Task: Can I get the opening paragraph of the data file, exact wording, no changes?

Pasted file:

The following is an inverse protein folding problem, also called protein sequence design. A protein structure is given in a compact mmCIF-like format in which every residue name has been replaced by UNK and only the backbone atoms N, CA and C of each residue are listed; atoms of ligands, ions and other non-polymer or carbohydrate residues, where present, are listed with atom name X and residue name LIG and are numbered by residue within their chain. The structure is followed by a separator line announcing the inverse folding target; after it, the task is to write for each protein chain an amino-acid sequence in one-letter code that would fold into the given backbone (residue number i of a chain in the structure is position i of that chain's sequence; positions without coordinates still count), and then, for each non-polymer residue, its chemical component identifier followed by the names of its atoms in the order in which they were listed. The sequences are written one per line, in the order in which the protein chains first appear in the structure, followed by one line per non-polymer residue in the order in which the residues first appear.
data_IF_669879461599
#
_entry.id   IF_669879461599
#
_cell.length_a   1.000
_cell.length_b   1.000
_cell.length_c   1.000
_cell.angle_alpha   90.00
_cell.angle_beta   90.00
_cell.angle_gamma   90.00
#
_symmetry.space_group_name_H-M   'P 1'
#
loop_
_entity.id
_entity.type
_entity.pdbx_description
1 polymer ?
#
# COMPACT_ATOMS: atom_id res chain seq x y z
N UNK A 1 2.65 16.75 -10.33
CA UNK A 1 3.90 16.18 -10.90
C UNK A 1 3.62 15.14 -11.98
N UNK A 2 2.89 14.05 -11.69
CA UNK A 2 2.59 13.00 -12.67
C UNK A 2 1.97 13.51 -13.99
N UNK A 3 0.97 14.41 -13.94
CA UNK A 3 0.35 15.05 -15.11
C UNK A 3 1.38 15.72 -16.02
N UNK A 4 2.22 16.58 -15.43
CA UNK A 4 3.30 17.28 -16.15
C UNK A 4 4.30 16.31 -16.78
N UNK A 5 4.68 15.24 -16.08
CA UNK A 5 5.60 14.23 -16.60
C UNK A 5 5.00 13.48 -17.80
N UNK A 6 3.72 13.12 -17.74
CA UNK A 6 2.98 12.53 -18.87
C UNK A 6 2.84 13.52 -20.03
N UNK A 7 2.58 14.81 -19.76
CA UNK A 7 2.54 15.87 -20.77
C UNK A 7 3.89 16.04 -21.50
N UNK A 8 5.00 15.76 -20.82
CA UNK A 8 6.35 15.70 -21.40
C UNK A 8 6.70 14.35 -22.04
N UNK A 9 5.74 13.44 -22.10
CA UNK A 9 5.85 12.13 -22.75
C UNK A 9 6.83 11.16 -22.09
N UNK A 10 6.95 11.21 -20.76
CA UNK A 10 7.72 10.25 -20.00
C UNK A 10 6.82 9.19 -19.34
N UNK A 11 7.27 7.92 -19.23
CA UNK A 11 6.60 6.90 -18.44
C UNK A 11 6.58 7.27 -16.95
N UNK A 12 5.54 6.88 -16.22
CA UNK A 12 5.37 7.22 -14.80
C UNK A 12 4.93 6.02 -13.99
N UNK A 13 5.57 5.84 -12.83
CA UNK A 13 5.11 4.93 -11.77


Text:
The following is an inverse protein folding problem, also called protein sequence design. A protein structure is given in a compact mmCIF-like format in which every residue name has been replaced by UNK and only the backbone atoms N, CA and C of each residue are listed; atoms of ligands, ions and other non-polymer or carbohydrate residues, where present, are listed with atom name X and residue name LIG and are numbered by residue within their chain. The structure is followed by a separator line announcing the inverse folding target; after it, the task is to write for each protein chain an amino-acid sequence in one-letter code that would fold into the given backbone (residue number i of a chain in the structure is position i of that chain's sequence; positions without coordinates still count), and then, for each non-polymer residue, its chemical component identifier followed by the names of its atoms in the order in which they were listed. The sequences are written one per line, in the order in which the protein chains first appear in the structure, followed by one line per non-polymer residue in the order in which the residues first appear.